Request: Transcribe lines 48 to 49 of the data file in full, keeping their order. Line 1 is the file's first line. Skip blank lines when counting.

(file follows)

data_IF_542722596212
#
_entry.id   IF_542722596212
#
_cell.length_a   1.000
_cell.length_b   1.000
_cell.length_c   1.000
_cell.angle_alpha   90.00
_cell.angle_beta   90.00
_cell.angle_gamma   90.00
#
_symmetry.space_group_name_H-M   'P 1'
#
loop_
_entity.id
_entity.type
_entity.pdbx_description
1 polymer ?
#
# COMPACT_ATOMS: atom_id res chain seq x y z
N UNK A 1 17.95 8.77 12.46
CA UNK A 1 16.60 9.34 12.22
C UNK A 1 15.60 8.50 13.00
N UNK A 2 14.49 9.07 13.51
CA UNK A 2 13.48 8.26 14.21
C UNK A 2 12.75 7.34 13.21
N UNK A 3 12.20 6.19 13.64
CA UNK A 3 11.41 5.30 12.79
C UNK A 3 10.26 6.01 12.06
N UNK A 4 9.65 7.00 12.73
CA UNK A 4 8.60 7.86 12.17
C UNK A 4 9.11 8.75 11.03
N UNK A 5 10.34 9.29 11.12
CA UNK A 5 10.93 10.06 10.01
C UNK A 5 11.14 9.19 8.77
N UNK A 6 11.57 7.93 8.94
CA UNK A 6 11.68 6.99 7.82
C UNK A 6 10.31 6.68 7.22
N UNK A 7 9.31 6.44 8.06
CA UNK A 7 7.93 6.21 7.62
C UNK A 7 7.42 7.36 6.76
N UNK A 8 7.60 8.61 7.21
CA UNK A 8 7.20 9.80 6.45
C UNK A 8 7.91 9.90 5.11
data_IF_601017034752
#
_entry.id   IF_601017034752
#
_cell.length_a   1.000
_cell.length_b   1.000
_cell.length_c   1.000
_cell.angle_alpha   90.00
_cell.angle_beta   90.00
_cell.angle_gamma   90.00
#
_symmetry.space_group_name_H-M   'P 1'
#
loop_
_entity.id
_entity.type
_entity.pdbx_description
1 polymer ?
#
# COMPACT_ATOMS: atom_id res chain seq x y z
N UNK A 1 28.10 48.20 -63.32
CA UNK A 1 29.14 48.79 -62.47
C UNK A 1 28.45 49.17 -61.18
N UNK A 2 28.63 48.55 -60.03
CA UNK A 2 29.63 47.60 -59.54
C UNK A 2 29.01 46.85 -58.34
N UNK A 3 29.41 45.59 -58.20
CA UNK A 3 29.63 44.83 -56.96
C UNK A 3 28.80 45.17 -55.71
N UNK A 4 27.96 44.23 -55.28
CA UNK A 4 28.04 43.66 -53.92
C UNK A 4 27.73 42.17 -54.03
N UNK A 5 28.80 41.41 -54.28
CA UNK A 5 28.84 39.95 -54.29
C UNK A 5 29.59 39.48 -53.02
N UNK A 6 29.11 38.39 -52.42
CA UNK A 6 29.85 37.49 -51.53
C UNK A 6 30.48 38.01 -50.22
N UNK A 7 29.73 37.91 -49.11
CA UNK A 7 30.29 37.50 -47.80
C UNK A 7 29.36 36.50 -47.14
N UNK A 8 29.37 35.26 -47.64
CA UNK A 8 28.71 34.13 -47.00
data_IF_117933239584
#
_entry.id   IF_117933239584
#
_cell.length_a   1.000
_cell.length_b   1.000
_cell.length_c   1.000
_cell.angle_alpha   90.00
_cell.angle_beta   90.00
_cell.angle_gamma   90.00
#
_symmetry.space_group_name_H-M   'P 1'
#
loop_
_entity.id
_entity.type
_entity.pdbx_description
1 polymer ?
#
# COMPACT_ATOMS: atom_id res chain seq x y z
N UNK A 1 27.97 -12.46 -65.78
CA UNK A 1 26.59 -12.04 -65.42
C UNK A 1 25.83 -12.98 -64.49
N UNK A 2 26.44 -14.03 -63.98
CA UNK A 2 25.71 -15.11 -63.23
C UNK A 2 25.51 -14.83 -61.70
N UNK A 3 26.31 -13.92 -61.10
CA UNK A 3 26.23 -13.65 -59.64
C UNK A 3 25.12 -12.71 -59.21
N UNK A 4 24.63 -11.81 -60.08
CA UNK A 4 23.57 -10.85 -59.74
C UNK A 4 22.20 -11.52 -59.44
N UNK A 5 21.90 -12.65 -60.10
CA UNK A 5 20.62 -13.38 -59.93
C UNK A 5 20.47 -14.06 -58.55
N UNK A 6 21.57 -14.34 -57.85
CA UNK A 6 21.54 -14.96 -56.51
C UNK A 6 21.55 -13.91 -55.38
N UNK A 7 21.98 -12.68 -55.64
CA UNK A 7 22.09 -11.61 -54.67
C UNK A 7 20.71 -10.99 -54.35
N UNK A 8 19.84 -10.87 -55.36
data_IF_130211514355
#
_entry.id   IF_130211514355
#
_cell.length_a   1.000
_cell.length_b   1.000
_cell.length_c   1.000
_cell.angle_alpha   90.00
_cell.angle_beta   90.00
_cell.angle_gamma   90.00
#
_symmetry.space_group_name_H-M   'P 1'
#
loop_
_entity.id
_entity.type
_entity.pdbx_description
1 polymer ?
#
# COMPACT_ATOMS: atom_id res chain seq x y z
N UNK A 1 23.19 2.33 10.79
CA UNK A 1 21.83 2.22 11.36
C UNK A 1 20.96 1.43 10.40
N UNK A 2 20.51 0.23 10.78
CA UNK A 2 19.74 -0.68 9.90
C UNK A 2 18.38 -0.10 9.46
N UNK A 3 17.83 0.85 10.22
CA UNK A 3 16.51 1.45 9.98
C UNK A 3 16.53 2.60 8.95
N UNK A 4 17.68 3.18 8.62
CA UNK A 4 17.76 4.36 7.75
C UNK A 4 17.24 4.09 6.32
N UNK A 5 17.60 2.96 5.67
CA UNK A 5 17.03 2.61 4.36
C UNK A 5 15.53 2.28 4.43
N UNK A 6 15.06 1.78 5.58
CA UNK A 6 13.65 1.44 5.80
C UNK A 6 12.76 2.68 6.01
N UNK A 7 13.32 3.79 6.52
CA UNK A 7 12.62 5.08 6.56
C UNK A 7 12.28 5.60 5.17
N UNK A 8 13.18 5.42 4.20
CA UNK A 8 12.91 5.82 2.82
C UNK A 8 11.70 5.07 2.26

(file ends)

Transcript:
#
_cell.length_a   1.000